Merle van den Akker has an \”Interview with Colin Camerer\” at her Money on the Mind website (April 6, 2020). Here are some of Camerer\’s answers. 

What does a young behavioral economist who is starting graduate school need to know? 

First, you need to know the “rules” of economics—the basic canon and methods—very well. (That was a big advantage for me at Chicago in graduate school, it is a crucible for learning to “think like an economist”.) To break the rules you need to know the rules.

Second, in my opinion, if you want to succeed in behavioral economics it is a big help to be very fluent in an adjacent social science. A lot of behavioral economics is in the business of importing ideas and translating them, redesigning and “selling” them inside economics. So you need to become bilingual and know what psychology, or neuroscience, media studies, or whatever, is solid, and has a long good empirical pedigree. Figuring that out can be difficult.

Third, nowadays you really should be able to do lab (and online) experiments, know about quasi-experimental designs (IV, diff-in-diff, regression discontinuity) and know some machine learning. It is often said that most of the methods you will use in your long research career are those you learned in graduate school. It is like packing for a long, long trip to a place where there are no stores in case you forgot to pack anything. Fill that backpack with methods.

What are some promising frontier areas for behavioral economics? 

Behavioral economics has been slow to embrace machine learning (for reasons discussed in the next section— it got on the BEAM reading list very late), which is unfortunate. As a result, a lot of the exciting work in behavioral science is being done in computational social science by sociologists, cognitive science, cultural anthropologists, etc. …

It would be good to see more behavioral insights using systematic work on emotion, attention, memory, design, haptics, social influence, etc. Personalization is also important because one-size-fits-all interventions are so wasteful; a chunk of people won’t budge, a chunk budge easily, and then there is a middle group who need just the right nudge. But personalization requires thinking about personality, character skills, etc.—an area that behavioral economics willfully neglected for a long time (because we were busy doing more foundational things). The general success of behavioral economics, in my historical accounting, came from importing basic concepts and methods from psychology and putting them in the right place … But doing this well requires really understanding the psychology on its own terms. In the early days that was not so challenging because Slovic, Lichtenstein, Fischhoff, Loewenstein, Kahneman and Tversky, Einhorn and Hogarth (and many others) basically did the careful filtering for those of us who were not as psychology-trained. But nowadays if you want to understand concepts like habits, salience, attention, emotion, evolution, and use them to do behavioral economics you better do a lot of reading or co-produce data and co-author with a collaborator who knows a ton.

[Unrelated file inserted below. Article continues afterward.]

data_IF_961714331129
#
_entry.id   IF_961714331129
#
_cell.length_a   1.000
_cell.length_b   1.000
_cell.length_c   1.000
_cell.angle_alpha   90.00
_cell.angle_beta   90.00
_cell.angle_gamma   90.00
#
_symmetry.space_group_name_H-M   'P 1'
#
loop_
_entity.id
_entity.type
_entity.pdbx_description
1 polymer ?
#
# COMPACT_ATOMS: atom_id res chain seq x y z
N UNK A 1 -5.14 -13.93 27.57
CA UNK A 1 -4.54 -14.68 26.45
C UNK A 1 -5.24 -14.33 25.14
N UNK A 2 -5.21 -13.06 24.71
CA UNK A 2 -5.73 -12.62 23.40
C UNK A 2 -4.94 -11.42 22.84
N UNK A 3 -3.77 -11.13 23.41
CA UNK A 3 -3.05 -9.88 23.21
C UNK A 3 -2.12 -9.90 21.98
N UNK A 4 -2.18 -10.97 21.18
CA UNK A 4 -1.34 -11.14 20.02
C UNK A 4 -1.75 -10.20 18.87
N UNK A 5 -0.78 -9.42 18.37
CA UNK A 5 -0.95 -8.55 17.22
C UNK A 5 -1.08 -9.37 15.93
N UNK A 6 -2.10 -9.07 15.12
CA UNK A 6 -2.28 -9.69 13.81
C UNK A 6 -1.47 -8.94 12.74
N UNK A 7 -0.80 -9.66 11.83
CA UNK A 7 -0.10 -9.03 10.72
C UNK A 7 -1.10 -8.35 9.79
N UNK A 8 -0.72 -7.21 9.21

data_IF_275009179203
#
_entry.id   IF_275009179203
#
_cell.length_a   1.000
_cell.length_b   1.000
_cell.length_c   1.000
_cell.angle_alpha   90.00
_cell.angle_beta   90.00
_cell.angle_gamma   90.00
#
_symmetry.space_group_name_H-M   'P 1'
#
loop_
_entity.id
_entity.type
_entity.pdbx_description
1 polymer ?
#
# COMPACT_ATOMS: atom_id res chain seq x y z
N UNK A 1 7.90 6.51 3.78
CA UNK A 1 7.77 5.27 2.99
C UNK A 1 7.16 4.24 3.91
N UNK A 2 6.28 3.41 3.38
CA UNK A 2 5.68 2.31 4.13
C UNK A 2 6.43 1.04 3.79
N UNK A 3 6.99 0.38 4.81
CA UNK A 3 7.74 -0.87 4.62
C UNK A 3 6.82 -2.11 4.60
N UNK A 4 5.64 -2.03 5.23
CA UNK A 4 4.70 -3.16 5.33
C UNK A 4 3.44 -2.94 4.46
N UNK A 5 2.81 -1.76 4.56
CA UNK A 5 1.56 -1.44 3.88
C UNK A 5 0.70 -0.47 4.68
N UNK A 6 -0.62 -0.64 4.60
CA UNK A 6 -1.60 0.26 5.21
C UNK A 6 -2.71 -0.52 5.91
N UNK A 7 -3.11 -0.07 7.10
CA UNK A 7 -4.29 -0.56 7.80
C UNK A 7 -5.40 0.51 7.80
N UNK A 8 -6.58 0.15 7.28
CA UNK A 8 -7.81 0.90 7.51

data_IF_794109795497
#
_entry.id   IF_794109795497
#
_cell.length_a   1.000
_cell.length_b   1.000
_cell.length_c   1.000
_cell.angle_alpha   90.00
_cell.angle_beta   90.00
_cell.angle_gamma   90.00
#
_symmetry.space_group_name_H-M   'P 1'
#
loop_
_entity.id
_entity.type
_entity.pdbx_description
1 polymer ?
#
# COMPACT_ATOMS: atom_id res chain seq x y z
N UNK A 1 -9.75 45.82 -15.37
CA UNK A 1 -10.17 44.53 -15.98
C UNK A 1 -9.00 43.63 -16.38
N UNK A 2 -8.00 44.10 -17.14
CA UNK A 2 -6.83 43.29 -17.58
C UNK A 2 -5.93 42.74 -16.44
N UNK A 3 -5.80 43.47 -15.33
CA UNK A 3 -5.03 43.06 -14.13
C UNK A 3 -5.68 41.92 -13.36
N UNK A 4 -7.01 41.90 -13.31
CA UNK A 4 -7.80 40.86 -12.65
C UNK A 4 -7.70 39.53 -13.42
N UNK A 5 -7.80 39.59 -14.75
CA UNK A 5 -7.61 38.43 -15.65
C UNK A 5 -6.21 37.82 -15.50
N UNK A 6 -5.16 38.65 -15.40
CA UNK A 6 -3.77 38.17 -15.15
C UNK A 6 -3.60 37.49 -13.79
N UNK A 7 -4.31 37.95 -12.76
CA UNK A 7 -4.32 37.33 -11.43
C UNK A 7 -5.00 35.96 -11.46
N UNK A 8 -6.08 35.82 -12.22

Underinvestment in Neuroeconomics

Neuroeconomics is the opposite of the 5-10 year fad phenomenon. It is thriving but very few behavioral economists are involved. It is almost like a sports league that got together and voted that a certain type of ball or clothing material should be outlawed because it is not “cricket”. It is a special case of the plain fact that the elite economics departments do not care at all about whether the behavior that people are assumed in models to be capable of are biologically implemented.

I am a little surprised there have not been more talented economics students taking up neuroeconomics since the upside is so huge. It seems related to the fact that the economics profession, particularly in the US, is much, much more status- and ranking-obsessed than any other academic field I know, and there is a lot of tribalism. Ambitious students who care about status and future job placement are petrified of doing anything too risky like neuroeconomics because they wouldn’t get jobs in HRM top-tier US economics departments (which is probably true). Their advisors often explicitly warn them away from new ideas too, because they care about their students’ placements in a similar way. There is so much low-hanging fruit in neuroeconomics.

There\’s much more in the interview. In addition, if you want to gain a nodding acquaintance with many of the key players in behavioral economics in both  business, there are more than 30 other interviews at the website, including with Kelly Peters, Biju Dominic, Joshua Greene, Evelyn Gosnell, George Loewenstein, and others.

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